Also guys, it’s important for freelancer to have an amount of money like backup for few month. So if you don’t have a job for a while(or you sick, or computer blew up, etc.)you don’t need to take a dept.


#14

Thanks man! And yeah, I understand YouTube is becoming a difficult platform to be monetarily successful in. But hey, It’s all I’ve wanted since the 8th grade, so I gotta give it a shot! I’m just choosing to believe everything will work out somehow.


#15

So I’ve started to make the transition that @Kevin_Senzaki was talking about from “I’ll take any job” to the point where people are starting to offer me money to do sound for their films (it’s still a little unbelievable that this is happening) but a problem I’m encountering is that they’re asking me about what rate I charge and I have no idea how to respond. what’s a fair rate to charge working as a boom operator/production sound mixer? I have my own equipment but it’s not quite in the professional range a bit closer to the “pro-sumer” side of things so I know that should factor into my price but I just have no idea where to start


#16

First off congratulations. Second, do you want to work by the hour, or by the project. When i first started out, i got $50 a project because i was young and stupid, so in my opinion it’s better to gauge your employer on what you think they’ll pay you.
But i’m no expert on the topic.


#17

I working on longer projects so it would probably be by the day assuming that the shoot would be a 12 hour day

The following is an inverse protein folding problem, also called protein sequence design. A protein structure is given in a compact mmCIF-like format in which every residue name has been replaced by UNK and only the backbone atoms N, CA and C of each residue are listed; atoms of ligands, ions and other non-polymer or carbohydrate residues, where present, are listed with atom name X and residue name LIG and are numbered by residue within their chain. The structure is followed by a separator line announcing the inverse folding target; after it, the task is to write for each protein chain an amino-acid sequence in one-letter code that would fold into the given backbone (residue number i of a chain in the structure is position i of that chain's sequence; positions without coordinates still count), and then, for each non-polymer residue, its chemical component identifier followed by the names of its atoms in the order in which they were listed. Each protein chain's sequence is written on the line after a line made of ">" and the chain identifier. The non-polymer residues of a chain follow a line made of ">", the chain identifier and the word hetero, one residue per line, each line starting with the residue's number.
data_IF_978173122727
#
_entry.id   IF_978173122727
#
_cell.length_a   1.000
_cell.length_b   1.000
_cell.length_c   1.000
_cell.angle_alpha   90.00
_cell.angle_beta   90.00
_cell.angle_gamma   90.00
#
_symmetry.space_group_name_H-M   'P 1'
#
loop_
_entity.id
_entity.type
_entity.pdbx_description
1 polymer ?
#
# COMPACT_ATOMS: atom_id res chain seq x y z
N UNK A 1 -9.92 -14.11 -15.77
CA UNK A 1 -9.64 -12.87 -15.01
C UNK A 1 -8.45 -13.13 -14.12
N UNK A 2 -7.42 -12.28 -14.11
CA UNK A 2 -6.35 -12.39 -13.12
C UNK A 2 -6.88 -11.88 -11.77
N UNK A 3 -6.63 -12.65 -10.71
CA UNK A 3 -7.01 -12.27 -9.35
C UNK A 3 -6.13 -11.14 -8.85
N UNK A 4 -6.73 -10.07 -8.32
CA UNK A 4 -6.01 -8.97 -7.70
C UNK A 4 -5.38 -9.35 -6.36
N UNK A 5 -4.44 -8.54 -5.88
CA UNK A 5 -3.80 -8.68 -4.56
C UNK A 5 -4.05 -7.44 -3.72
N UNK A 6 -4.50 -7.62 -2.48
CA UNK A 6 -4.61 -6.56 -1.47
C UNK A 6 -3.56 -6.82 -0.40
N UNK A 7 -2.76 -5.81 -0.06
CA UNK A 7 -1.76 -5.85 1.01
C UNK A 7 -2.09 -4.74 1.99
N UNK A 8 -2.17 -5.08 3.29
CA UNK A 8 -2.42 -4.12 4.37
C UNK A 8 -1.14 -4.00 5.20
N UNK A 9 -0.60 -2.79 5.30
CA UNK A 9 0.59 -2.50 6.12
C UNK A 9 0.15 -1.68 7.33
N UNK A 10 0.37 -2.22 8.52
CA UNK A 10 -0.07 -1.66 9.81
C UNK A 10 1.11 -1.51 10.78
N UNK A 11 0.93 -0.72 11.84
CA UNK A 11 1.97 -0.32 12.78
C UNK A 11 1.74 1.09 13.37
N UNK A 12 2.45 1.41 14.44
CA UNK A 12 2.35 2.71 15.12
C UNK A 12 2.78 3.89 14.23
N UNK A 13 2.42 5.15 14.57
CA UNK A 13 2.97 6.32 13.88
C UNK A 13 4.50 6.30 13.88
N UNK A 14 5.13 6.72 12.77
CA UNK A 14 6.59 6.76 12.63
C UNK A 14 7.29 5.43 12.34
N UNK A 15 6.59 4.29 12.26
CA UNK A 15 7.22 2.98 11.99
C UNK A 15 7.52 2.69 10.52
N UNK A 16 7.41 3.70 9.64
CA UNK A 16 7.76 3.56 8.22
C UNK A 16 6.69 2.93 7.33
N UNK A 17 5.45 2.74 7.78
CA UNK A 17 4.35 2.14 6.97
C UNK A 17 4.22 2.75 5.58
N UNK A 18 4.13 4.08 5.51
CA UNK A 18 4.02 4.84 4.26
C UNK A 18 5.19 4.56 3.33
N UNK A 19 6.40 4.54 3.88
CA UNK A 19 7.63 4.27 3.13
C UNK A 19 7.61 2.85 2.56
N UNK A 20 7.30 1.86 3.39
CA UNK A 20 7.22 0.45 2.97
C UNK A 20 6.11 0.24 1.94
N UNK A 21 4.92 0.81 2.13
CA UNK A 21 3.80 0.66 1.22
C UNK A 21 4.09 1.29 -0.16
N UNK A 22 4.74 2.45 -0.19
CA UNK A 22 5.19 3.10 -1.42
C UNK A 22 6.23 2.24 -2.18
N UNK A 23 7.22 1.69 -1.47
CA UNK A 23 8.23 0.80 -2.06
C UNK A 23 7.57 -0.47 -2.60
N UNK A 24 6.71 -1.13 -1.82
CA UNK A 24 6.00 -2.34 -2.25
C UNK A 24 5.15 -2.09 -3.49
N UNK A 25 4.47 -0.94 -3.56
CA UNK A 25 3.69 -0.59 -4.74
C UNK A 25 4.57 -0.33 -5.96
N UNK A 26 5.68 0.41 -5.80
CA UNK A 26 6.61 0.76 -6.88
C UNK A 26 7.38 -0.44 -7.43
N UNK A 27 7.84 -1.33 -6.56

#18

This is one of the trickiest points you have to contend with as a freelancer! I started by using my previous paid jobs as reference points for about how much people were willing to offer (which often translated to, “if it pays better than that last gig, that’s an improvement, let’s take it”), but I’d guesstimate in Los Angeles (rates may vary elsewhere), a solo operator with a “pro-sumer” kit could reasonably ask $100~250 per day for a micro to small-sized shoot. I know that’s a pretty broad number, but a two-man crew shooting interviews for a company website may not have the budget a more conventional small narrative or commercial production may have.

Another thing you can consider is a “kit fee,” which is basically requesting a little extra on top of your personal price to help cover equipment costs, including maintenance. For a small personal kit, I feel like $25~50 is reasonable in most cases.

I typically will ask upfront what the available budget is (i.e., what they’re willing to pay), so you can get an initial perspective on what they’re willing to offer, and from there you can either accept the rate as-is, or try to negotiate a more favorable one.

A part of discretion that comes with moving up to paid gigs is considering the quality of the project itself - and your level of passion for it. Ideally, I like to be able to be a bit flexible on rates for projects that I really have enthusiasm for, but for projects that I’m more doing “for the money,” I may be less willing to take a low rate.


#19

Sean, how are you finding life a couple of years later?

Hopefully you’re getting say $500/day + $300 kit by now? :slight_smile:


#20

That is waaaaaaaaaaaaaaaaaaaaaaaaaaaaaaaaaaaaay too low! Insulting low. I’d very strongly recommend that no one ever does corporate shoots at rates that low. As even with just a small semi pro kit (say a F4 + mics + Tentacles + a few wireless etc) with experience then you’re worth way more than that.

As those figures for sound professionals are not just “a little” off, they’re many multiple times off wrong.